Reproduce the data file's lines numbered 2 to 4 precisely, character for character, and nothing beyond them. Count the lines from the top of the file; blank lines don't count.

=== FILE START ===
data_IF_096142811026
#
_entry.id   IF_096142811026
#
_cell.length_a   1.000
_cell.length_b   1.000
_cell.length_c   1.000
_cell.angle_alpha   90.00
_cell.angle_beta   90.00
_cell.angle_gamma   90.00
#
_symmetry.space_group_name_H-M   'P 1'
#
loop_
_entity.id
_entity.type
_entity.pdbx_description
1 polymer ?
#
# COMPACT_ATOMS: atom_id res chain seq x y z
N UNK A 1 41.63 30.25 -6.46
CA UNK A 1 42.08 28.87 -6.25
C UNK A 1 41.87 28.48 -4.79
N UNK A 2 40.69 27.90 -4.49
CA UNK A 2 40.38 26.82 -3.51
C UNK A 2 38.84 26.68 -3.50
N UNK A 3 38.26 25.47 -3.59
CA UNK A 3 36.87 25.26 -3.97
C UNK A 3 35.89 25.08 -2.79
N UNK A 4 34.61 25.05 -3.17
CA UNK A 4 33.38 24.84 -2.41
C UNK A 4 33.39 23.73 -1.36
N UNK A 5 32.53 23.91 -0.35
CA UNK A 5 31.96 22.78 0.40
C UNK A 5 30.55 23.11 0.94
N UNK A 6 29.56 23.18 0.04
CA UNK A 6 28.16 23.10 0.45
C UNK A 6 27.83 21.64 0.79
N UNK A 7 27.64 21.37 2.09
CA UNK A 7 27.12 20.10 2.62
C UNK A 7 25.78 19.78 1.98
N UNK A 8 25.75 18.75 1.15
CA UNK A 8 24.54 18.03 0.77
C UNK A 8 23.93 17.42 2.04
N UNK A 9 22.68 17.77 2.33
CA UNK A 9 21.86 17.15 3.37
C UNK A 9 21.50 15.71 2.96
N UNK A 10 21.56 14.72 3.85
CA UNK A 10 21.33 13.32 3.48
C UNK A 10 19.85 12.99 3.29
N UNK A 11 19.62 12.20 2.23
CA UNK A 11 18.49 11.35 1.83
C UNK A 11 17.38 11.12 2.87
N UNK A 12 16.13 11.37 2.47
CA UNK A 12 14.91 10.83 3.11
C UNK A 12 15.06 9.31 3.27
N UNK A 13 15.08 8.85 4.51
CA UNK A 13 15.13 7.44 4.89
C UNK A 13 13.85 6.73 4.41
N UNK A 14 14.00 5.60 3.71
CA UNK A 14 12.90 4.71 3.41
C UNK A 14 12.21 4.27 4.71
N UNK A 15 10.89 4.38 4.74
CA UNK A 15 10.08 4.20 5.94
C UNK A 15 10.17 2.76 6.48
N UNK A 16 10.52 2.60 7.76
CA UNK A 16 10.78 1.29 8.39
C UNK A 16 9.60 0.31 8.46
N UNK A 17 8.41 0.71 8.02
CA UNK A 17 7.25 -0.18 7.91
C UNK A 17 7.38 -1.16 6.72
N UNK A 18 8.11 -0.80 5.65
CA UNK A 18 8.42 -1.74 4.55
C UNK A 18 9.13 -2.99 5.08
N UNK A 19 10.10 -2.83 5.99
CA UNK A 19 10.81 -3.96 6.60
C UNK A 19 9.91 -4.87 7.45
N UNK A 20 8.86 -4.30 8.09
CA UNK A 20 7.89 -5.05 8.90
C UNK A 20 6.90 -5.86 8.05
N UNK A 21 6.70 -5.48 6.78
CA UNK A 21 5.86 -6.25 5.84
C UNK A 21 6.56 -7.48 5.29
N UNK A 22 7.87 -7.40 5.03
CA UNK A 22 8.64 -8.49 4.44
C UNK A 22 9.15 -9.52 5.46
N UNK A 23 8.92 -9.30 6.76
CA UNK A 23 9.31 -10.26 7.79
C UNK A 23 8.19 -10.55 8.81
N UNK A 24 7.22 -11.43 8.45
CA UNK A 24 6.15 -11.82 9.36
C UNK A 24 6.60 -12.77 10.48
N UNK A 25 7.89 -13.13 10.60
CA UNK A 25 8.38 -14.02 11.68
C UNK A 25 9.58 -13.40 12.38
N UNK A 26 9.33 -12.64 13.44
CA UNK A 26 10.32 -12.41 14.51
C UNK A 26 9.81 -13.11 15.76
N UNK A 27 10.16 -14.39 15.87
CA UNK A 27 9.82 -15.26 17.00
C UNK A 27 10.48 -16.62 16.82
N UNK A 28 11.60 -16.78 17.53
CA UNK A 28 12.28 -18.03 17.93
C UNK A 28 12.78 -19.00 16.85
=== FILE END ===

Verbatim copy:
#
_entry.id   IF_096142811026
#